Asher
196.5 mph is a lot! but also not only the wind might be dangerous, but vibrations too (due to wind and gusts)…

Below another anchorage view (in Greece) with long exposure…
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  #12  
Old August 28th, 2016, 05:37 AM
Andy brown Andy brown is offline
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Asher, I'm so glad you brought up the Grim reaper, I'd thought of him definitely but thought it might be too macabre to mention.
You, in true Yiddish fashion, saw the dark humour in it all.

You ducked the sickle, great job!

He stalks us all and I'm sure I'm not the only one here who's had a close call or two.

Moving along, take it slowly, you've got a couple of good decades for sure so there's no rush!

Yes, love us here as we love you but don't feel any pressure. Take your time.

Do take care and realise this was just a speed hump, plenty of excitement and thrills still to be had. I imagine with your artery back in slick health you'll have more energy than ever.

Smell the roses, take the walks, complete the sculpture, enjoy all the moments (as I know you always have).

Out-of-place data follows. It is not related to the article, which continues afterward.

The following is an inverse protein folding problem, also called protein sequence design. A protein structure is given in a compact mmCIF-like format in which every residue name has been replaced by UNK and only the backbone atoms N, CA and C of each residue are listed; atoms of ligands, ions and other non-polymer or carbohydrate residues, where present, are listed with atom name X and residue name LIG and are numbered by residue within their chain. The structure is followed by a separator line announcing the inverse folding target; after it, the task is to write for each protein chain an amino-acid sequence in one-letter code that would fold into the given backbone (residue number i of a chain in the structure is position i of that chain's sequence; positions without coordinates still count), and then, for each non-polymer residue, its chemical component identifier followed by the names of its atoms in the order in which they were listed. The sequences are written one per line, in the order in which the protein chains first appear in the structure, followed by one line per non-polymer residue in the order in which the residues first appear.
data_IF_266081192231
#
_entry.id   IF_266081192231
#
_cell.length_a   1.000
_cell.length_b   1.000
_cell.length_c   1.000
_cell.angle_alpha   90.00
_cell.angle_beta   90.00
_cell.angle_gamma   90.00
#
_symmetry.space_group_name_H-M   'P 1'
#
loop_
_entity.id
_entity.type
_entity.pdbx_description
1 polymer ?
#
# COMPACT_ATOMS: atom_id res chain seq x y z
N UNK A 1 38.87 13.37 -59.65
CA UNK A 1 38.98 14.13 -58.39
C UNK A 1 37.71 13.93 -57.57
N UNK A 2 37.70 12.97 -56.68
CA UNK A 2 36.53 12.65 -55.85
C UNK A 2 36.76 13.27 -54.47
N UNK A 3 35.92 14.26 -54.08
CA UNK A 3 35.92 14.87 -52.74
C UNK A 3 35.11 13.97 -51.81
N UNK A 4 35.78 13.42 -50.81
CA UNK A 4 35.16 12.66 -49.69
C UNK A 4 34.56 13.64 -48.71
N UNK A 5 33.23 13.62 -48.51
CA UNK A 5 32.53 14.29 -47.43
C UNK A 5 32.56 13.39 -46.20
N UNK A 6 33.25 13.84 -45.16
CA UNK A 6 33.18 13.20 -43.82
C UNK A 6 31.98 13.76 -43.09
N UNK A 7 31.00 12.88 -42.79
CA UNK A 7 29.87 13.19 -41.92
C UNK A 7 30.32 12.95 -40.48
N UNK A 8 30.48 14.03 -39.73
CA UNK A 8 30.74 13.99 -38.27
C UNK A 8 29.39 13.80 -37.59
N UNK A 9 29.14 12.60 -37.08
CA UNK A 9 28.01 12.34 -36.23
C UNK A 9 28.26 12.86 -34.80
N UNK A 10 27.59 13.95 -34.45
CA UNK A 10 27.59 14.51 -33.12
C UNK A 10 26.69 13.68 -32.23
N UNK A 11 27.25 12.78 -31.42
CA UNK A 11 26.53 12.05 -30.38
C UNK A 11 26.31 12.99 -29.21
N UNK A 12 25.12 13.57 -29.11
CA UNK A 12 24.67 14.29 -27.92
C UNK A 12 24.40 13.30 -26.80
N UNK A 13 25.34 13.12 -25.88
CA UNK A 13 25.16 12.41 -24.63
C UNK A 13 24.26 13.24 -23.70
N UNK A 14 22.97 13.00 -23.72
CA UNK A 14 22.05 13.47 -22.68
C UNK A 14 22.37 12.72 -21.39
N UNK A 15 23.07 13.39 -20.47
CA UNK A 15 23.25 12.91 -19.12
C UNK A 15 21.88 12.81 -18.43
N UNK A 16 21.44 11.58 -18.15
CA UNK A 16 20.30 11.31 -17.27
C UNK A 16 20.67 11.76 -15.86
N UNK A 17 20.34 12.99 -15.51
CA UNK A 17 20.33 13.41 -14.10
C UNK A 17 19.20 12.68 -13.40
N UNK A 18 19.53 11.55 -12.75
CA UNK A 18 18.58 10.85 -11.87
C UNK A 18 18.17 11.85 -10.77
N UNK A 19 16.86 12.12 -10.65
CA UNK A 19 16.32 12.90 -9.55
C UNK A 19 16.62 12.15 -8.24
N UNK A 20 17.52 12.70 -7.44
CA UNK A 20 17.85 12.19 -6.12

Andy
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  #13  
Old August 28th, 2016, 07:42 AM
James Lemon James Lemon is offline
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Hello Asher

Glad you received the medical expertise that was required. I hope that you are on the mend and remember that there is no point in rushing through life. Just do what is in front of you and don't worry about the rest. But please delegate the work to others so that you can concentrate your efforts on the things you need to. Multi tasking is something you do on a computer.


Best, regards

James
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  #14  
Old August 28th, 2016, 09:52 AM
Doug Kerr Doug Kerr is offline
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Hi, Asher,

I am so grateful that the possible mortal outcome of this event was averted.

Many aspects of your story ring very true to me and Carla (although fortunately none of our contexts have been nearly so urgent or critical). Your point about having to advocate for your own needs is very important. "If I am not for me, who will be?"

Which is not at all to denigrate the critical role Wendy played in this adventure! (She is, after all, a component of "you".)

You also illuminate one of our own aphorisms of modern times: be sure you know how to contact the CEO of the hospital. And, perhaps most frightening of all, " 'Good manners', graciousness and a smile can be the patina covering disinterest and dismissal!"


Again, Carla and I are so grateful that you have, to use that old saw, "cheated death again".